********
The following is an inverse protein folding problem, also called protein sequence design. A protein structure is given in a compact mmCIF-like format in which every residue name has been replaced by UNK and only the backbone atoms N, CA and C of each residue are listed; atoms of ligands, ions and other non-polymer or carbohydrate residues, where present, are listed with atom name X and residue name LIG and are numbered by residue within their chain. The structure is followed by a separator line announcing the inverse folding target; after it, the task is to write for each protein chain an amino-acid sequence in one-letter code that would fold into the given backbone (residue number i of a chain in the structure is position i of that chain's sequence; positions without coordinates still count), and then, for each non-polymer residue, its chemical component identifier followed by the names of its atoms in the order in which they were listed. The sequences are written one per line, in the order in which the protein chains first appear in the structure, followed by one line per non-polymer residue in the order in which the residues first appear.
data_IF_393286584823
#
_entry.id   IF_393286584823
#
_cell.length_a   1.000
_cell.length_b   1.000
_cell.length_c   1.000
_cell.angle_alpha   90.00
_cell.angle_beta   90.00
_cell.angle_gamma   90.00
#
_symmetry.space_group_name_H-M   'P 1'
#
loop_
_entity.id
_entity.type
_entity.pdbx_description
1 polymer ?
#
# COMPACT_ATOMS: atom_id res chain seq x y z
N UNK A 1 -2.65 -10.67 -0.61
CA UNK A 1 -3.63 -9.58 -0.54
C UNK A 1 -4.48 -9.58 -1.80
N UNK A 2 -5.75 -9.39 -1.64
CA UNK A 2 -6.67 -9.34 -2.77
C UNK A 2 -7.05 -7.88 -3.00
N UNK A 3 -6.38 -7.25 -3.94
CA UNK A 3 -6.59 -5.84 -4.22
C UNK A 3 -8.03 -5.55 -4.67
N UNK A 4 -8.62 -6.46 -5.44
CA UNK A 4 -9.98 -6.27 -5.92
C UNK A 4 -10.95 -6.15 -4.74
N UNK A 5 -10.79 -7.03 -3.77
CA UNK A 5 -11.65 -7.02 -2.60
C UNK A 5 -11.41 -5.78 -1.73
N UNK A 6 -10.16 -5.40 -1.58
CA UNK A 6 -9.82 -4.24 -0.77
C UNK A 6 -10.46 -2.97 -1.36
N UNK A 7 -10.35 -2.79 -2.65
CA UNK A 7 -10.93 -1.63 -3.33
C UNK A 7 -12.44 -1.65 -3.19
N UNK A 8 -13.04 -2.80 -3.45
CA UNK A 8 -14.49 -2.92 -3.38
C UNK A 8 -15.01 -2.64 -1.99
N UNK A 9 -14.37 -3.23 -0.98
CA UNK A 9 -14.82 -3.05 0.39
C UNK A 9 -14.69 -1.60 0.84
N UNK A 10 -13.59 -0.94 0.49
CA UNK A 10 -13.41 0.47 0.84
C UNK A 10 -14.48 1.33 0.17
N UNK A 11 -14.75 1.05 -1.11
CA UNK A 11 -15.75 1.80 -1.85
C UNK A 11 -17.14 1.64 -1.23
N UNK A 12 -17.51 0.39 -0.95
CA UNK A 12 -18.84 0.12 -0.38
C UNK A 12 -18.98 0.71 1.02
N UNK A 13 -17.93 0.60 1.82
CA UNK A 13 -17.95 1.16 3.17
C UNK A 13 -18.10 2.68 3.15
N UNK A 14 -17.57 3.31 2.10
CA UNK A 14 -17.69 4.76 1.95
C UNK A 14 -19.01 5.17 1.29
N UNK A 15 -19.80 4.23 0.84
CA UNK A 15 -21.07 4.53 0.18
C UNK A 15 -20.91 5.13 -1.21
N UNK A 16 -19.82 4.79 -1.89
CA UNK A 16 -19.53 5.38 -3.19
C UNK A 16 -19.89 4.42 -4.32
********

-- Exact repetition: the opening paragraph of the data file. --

The following is an inverse protein folding problem, also called protein sequence design. A protein structure is given in a compact mmCIF-like format in which every residue name has been replaced by UNK and only the backbone atoms N, CA and C of each residue are listed; atoms of ligands, ions and other non-polymer or carbohydrate residues, where present, are listed with atom name X and residue name LIG and are numbered by residue within their chain. The structure is followed by a separator line announcing the inverse folding target; after it, the task is to write for each protein chain an amino-acid sequence in one-letter code that would fold into the given backbone (residue number i of a chain in the structure is position i of that chain's sequence; positions without coordinates still count), and then, for each non-polymer residue, its chemical component identifier followed by the names of its atoms in the order in which they were listed. The sequences are written one per line, in the order in which the protein chains first appear in the structure, followed by one line per non-polymer residue in the order in which the residues first appear.